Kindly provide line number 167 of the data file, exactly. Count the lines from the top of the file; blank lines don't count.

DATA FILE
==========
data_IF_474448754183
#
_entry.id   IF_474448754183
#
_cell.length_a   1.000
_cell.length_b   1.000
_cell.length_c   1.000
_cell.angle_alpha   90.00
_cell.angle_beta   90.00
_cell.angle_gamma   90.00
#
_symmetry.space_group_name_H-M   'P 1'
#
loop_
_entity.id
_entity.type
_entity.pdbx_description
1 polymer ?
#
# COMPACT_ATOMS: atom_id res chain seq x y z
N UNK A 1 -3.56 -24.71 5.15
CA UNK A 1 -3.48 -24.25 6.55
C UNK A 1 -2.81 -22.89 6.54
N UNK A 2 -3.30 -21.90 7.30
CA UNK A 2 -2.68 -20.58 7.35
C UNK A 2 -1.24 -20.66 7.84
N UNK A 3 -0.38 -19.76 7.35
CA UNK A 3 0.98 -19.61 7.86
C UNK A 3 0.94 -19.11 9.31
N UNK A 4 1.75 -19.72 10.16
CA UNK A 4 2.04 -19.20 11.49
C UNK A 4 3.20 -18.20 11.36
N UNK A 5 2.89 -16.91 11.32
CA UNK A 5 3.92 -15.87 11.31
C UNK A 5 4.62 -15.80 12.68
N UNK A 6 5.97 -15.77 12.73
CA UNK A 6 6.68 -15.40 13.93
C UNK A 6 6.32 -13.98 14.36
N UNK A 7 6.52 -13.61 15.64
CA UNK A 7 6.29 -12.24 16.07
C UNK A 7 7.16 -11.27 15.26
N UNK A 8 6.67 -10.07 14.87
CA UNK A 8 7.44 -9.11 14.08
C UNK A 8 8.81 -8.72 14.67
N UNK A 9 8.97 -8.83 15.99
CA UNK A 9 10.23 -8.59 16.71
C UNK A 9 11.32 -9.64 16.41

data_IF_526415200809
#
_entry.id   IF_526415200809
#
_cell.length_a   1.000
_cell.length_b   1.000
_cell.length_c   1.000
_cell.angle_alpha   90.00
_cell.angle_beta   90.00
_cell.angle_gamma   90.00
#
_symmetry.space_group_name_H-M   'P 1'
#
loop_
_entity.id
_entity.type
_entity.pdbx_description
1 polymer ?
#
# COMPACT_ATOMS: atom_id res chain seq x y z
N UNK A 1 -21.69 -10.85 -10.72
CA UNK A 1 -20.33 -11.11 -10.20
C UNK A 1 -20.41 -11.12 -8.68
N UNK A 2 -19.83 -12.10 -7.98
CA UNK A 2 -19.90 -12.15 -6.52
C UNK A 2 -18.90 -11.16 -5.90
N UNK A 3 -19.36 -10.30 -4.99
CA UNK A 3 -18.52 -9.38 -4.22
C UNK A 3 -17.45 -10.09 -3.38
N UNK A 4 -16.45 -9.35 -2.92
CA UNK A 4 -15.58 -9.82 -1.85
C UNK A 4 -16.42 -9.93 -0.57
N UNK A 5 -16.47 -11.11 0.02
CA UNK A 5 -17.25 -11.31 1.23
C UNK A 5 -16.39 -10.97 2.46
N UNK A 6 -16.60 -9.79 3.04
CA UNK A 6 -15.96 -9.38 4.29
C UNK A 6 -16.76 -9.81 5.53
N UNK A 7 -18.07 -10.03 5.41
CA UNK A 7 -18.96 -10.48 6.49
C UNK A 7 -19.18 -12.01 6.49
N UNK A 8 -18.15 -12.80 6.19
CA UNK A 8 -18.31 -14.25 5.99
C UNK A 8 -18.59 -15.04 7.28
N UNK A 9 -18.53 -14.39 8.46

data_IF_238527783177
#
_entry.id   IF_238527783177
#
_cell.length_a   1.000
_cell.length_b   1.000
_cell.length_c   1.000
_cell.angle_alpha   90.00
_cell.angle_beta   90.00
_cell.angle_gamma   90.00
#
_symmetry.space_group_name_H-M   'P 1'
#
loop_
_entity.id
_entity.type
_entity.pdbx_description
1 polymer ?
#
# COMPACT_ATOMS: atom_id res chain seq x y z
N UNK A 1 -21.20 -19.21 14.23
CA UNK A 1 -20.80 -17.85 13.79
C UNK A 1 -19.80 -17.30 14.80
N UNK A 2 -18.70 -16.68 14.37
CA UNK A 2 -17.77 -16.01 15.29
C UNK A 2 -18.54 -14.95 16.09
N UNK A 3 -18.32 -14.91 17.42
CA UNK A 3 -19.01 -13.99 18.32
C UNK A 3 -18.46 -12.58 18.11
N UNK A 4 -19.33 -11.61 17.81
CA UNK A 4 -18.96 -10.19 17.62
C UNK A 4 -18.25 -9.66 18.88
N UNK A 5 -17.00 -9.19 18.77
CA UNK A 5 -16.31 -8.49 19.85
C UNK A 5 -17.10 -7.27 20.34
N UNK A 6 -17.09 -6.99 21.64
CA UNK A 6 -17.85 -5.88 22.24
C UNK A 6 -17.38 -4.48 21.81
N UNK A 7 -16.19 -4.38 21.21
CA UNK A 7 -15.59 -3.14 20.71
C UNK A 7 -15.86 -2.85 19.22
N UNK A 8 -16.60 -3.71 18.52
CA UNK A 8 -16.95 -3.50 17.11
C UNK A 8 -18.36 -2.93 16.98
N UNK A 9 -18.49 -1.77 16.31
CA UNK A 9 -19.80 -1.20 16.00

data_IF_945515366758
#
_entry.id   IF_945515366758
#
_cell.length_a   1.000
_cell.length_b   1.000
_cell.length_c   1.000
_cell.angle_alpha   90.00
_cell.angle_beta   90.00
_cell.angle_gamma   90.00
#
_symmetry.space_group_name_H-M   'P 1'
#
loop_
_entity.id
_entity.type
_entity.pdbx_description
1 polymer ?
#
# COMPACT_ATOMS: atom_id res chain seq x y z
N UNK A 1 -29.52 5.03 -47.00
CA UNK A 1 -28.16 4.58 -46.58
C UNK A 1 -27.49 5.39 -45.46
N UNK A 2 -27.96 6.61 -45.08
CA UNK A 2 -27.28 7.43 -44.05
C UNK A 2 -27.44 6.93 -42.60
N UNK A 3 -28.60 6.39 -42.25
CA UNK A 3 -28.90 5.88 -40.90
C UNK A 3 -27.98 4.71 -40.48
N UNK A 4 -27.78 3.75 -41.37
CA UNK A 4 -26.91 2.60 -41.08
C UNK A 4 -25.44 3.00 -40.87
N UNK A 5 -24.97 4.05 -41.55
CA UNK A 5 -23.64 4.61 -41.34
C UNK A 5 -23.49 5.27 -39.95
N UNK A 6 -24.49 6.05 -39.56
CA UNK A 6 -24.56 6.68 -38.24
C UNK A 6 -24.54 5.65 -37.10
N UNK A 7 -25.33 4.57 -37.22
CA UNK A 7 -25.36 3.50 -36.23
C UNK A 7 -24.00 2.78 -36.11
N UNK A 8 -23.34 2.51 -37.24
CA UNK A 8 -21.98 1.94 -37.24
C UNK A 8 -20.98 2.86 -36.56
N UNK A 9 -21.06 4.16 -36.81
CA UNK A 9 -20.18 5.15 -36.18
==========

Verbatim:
C UNK A 3 -27.98 4.71 -40.48